Can we talk about life post-Mother’s Day?
First, let me just say thank you to all the sons and daughters out there who did something thoughtful for their mother on May 12.
In my case, my son and daughter spoiled me by treating me with love and respect. The breakfast in bed — which I pretended to be asleep for so my children could surprise me — was delicious. The handmade cards, poem and sugar scrub made my day and added to my collection of adorable kids art I’m amassing in a not-too-small pile for safekeeping.
There were no squabbles, tantrums or unpleasantness of any kind. Mother’s Day was magical and special because it only happens once a year.
Now, my question is this: “Does it have to only happen once a year?”
Hear me out.
I’m not talking about perpetual adoration to all of us mothers out there. Creating a poem or handmade card for every day of the year would be excessive — even for this sentimental lady. I don’t expect breakfast in bed on the regular. I only have one of those staying-in-bed, feigning-sleep performances in me anyway.
What I am proposing is this: keeping the spirit of Mother’s Day — that happy willingness to help out and not complain — going well past the actual day itself. It doesn’t have to be just for special occasions.
This dawned on me the night after Mother’s Day. After my Sunday of relaxation, I felt invigorated. I channeled that energy into making something new for Monday night dinner — a sweet batch of teriyaki chicken and rice.
The meal took 20 minutes to make and about five seconds to be roundly and audibly dismissed by my children. Within moments of them getting to the table, I was met with a chorus of complaints. “What is this?” “I won’t eat it!” “Why can’t we have what we want to have?”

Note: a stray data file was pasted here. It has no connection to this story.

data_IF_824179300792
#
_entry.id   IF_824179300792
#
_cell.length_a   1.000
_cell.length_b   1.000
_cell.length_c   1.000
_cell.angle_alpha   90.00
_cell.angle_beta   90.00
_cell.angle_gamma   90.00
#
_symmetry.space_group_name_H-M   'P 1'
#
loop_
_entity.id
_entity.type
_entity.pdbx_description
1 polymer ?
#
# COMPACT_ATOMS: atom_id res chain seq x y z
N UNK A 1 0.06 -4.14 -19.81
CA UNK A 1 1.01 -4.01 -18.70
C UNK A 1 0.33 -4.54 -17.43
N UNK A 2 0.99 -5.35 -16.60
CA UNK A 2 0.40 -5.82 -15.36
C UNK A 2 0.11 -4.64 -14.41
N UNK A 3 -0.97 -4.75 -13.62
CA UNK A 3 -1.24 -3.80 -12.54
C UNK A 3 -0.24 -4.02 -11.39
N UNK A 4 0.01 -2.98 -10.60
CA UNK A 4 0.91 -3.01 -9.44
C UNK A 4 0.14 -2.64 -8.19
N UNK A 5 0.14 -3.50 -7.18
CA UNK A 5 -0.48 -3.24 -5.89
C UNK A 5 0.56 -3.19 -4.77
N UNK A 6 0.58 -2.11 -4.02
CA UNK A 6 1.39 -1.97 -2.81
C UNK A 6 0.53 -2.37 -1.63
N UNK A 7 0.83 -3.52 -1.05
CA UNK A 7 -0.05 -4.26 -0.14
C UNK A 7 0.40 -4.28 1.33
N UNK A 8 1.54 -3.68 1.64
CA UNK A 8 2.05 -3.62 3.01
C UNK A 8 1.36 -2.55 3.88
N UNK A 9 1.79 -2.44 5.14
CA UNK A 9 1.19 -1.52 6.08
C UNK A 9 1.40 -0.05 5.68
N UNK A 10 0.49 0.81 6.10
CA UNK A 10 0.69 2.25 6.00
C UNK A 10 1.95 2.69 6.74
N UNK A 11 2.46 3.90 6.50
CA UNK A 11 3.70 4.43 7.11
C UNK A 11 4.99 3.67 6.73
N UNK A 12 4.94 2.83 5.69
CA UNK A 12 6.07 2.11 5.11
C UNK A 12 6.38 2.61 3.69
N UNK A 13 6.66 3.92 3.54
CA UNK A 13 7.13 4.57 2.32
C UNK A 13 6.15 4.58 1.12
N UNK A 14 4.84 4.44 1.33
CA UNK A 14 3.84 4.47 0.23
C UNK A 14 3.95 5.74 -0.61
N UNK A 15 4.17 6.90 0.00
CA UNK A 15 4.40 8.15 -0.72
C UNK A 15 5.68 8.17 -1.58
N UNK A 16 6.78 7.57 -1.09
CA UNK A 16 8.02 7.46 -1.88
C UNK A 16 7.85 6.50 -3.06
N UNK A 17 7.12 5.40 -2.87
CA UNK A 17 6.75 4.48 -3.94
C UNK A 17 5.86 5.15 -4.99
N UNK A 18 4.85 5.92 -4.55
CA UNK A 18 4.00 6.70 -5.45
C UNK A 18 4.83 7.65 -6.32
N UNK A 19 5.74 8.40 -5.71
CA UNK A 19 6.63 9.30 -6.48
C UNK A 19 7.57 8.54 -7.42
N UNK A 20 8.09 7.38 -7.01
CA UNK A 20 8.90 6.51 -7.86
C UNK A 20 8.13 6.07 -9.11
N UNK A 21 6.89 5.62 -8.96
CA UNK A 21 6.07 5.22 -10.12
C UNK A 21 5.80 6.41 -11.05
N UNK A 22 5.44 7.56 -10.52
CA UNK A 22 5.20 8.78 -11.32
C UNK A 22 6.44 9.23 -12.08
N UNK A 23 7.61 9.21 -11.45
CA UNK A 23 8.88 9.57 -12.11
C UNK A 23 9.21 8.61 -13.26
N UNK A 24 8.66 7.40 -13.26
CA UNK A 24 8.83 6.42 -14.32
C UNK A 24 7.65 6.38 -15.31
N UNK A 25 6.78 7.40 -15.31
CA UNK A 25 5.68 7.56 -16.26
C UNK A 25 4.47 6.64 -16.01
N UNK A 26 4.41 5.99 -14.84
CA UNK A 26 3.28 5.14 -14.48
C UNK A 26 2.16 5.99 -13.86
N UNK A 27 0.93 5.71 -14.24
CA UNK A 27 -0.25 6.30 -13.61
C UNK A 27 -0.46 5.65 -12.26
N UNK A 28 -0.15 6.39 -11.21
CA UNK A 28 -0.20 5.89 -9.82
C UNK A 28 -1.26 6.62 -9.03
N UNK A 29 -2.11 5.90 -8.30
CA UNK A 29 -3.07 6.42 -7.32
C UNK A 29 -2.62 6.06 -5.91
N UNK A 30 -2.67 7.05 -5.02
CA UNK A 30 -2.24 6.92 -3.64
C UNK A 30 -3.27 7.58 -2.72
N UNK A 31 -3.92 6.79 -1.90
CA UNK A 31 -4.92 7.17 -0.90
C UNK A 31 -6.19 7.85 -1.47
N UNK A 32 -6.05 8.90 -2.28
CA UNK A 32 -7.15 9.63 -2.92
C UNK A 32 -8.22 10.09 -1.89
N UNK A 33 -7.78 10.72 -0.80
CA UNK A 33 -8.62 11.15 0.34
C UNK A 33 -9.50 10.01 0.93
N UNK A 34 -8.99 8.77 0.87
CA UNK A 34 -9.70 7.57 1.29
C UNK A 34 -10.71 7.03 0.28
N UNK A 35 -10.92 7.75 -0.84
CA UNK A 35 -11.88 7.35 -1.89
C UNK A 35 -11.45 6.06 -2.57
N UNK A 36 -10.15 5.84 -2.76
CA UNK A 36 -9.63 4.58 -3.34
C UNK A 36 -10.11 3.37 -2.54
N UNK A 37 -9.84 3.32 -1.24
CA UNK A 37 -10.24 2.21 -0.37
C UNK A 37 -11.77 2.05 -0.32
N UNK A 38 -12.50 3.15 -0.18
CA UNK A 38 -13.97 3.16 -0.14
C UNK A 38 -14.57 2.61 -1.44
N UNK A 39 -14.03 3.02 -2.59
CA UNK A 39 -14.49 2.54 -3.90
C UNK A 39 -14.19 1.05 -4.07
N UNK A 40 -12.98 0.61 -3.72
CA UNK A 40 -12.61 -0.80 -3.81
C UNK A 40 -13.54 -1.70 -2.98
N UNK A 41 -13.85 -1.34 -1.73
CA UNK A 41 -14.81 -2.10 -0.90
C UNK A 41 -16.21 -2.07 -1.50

It took my 9-year-old son, Declan, an hour to finish one ounce of chicken, four carrot sticks and half an apple. My 7-year-old daughter, Mara, couldn’t even do that. Instead, she chose to clear her half-finished plate and forgo dessert.
The same went for picking up their bedroom. When I asked them to clean their room the week following Mother’s Day, I was met with crossed arms, a stomped foot and a sharp shaking of the head.
If any of this had happened on Mother’s Day, they would’ve played along to save my feelings — even if they weren’t happy with the menu. My request for them to clean their rooms may not have been warmly received, but it would have been executed with minimal push-back on my special day.
So if having the Mother’s Day spirit follow children all throughout the year means me giving up being “queen for a day,” I’m happy to make the trade. The week-in and week-out acceptance of “strange” foodstuffs and being willing to pitch in around the house is worth more to me than a soft-boiled egg served to me bedside once a year.
But if the kids want to make me the occasional hand-drawn picture or I-love-mom-themed poem, I’m all for it.
Molly Cavanaugh of Channel 94.1 FM’s “Big Party Show” in Omaha is a mom to two children living in Chicago. She writes weekly for Momaha.com.